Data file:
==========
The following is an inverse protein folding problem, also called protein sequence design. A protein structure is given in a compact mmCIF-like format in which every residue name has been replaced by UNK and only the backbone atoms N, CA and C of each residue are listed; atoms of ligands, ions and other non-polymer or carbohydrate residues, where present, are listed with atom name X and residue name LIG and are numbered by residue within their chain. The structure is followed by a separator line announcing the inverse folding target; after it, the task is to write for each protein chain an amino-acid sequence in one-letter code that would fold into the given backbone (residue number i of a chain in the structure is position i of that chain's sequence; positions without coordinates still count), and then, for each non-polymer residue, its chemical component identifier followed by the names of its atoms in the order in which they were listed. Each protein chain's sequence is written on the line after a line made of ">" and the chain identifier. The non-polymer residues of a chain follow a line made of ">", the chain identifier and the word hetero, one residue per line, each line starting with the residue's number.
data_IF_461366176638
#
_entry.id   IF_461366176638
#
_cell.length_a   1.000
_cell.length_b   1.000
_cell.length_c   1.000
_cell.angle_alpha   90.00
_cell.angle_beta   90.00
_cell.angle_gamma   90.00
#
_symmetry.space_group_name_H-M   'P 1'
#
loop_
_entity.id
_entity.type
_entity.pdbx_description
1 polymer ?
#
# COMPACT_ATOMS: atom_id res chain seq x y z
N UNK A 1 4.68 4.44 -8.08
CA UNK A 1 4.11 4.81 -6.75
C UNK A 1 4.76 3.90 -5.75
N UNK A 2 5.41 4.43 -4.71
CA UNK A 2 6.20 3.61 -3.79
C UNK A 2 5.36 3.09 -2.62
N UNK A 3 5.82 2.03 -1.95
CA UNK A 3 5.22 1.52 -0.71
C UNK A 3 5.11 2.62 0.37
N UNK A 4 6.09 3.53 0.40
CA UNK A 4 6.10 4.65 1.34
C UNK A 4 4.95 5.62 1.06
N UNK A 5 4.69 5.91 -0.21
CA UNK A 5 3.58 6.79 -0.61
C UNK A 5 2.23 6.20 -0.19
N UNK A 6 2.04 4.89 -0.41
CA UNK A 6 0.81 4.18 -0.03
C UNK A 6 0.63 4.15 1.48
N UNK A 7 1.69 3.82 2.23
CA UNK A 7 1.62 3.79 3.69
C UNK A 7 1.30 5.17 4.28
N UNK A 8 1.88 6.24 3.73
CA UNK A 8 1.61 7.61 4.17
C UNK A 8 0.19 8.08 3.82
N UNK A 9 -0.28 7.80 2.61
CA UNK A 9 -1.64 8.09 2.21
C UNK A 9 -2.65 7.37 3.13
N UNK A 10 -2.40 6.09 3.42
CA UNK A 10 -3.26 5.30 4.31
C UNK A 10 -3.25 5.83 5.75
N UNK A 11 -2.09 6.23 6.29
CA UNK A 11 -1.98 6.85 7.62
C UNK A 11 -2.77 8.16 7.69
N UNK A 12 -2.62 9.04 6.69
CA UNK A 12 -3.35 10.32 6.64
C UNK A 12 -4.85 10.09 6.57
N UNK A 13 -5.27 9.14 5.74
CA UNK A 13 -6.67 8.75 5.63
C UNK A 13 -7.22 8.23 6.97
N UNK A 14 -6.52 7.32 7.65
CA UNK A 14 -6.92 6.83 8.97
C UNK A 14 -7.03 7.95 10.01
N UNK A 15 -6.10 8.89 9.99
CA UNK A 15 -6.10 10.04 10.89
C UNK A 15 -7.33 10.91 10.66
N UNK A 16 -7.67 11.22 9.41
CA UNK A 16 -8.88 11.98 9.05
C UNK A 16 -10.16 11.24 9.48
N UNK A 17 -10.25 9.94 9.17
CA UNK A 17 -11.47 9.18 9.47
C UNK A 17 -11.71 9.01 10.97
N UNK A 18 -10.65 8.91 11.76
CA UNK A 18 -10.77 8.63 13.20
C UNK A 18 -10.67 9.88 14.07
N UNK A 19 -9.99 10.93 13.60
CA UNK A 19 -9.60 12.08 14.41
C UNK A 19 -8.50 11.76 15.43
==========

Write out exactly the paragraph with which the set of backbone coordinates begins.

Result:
The following is an inverse protein folding problem, also called protein sequence design. A protein structure is given in a compact mmCIF-like format in which every residue name has been replaced by UNK and only the backbone atoms N, CA and C of each residue are listed; atoms of ligands, ions and other non-polymer or carbohydrate residues, where present, are listed with atom name X and residue name LIG and are numbered by residue within their chain. The structure is followed by a separator line announcing the inverse folding target; after it, the task is to write for each protein chain an amino-acid sequence in one-letter code that would fold into the given backbone (residue number i of a chain in the structure is position i of that chain's sequence; positions without coordinates still count), and then, for each non-polymer residue, its chemical component identifier followed by the names of its atoms in the order in which they were listed. Each protein chain's sequence is written on the line after a line made of ">" and the chain identifier. The non-polymer residues of a chain follow a line made of ">", the chain identifier and the word hetero, one residue per line, each line starting with the residue's number.